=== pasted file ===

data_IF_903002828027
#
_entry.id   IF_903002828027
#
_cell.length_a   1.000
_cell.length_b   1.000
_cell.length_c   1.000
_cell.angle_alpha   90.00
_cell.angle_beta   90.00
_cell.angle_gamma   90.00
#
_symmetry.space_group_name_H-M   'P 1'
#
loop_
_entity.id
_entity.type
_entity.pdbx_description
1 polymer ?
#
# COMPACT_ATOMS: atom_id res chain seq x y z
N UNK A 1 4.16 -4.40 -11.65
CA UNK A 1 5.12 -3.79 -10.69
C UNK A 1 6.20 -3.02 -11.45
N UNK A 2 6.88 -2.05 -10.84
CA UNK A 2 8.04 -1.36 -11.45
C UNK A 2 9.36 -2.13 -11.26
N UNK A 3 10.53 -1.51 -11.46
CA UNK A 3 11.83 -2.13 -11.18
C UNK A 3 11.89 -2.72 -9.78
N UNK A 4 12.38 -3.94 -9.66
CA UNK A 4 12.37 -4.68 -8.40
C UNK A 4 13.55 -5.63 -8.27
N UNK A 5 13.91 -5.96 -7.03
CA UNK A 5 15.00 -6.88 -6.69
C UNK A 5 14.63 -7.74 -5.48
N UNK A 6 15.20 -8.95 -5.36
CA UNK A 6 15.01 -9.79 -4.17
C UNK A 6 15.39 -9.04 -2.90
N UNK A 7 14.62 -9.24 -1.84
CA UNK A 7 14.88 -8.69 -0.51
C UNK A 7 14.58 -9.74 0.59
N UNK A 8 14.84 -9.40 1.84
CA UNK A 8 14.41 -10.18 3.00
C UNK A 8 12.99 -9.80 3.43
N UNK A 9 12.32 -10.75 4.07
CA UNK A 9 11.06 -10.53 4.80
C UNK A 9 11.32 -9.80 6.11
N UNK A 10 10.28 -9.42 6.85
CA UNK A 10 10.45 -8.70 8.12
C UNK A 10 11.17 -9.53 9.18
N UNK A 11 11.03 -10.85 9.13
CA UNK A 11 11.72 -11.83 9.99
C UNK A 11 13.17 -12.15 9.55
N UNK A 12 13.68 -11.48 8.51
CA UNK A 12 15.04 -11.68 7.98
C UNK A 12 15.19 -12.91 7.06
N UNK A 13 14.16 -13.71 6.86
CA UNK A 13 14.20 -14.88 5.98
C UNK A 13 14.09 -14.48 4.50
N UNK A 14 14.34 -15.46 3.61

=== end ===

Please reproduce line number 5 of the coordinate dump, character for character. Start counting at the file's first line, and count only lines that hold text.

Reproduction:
_cell.length_a   1.000